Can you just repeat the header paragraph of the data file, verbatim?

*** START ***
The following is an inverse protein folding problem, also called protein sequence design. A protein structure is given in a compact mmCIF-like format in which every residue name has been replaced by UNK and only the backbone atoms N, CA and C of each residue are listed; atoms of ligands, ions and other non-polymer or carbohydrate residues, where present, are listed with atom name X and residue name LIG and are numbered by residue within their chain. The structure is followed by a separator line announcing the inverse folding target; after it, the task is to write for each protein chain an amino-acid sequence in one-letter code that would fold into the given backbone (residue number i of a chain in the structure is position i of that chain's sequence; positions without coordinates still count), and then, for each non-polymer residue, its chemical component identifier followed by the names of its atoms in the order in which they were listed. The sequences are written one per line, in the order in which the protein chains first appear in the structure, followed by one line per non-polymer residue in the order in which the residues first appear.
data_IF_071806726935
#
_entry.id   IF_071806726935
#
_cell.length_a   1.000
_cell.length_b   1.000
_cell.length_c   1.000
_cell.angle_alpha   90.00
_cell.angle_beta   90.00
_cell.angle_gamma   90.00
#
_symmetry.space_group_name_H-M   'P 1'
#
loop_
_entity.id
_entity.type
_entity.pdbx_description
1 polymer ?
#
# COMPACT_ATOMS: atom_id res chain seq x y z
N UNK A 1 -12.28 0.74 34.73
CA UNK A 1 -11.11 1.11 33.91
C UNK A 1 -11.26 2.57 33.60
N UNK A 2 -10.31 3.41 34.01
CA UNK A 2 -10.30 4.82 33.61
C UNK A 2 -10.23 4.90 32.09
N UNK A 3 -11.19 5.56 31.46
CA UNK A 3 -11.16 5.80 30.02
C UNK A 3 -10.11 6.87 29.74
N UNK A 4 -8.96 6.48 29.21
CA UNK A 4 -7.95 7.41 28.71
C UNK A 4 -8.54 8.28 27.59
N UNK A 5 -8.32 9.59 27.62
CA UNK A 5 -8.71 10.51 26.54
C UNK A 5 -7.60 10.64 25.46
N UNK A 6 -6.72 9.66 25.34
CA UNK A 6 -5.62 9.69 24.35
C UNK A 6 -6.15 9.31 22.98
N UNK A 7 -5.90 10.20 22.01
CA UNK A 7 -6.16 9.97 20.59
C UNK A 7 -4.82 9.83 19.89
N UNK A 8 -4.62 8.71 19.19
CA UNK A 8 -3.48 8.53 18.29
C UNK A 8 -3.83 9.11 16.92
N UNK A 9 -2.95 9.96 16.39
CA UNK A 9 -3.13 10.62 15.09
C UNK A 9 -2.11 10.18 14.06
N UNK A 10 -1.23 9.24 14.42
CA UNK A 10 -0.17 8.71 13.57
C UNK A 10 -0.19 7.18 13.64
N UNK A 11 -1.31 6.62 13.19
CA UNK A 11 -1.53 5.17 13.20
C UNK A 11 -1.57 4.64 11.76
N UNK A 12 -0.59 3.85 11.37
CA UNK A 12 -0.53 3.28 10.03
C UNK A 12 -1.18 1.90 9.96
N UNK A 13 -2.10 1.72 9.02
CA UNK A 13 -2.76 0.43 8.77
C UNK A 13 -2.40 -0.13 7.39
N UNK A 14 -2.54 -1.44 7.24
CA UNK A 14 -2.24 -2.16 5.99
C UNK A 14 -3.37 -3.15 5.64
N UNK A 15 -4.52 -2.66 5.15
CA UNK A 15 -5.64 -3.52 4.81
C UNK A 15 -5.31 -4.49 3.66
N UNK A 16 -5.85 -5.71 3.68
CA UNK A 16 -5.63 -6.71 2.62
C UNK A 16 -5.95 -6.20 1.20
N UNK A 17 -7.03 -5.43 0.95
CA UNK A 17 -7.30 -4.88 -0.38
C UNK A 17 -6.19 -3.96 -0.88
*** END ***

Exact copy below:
The following is an inverse protein folding problem, also called protein sequence design. A protein structure is given in a compact mmCIF-like format in which every residue name has been replaced by UNK and only the backbone atoms N, CA and C of each residue are listed; atoms of ligands, ions and other non-polymer or carbohydrate residues, where present, are listed with atom name X and residue name LIG and are numbered by residue within their chain. The structure is followed by a separator line announcing the inverse folding target; after it, the task is to write for each protein chain an amino-acid sequence in one-letter code that would fold into the given backbone (residue number i of a chain in the structure is position i of that chain's sequence; positions without coordinates still count), and then, for each non-polymer residue, its chemical component identifier followed by the names of its atoms in the order in which they were listed. The sequences are written one per line, in the order in which the protein chains first appear in the structure, followed by one line per non-polymer residue in the order in which the residues first appear.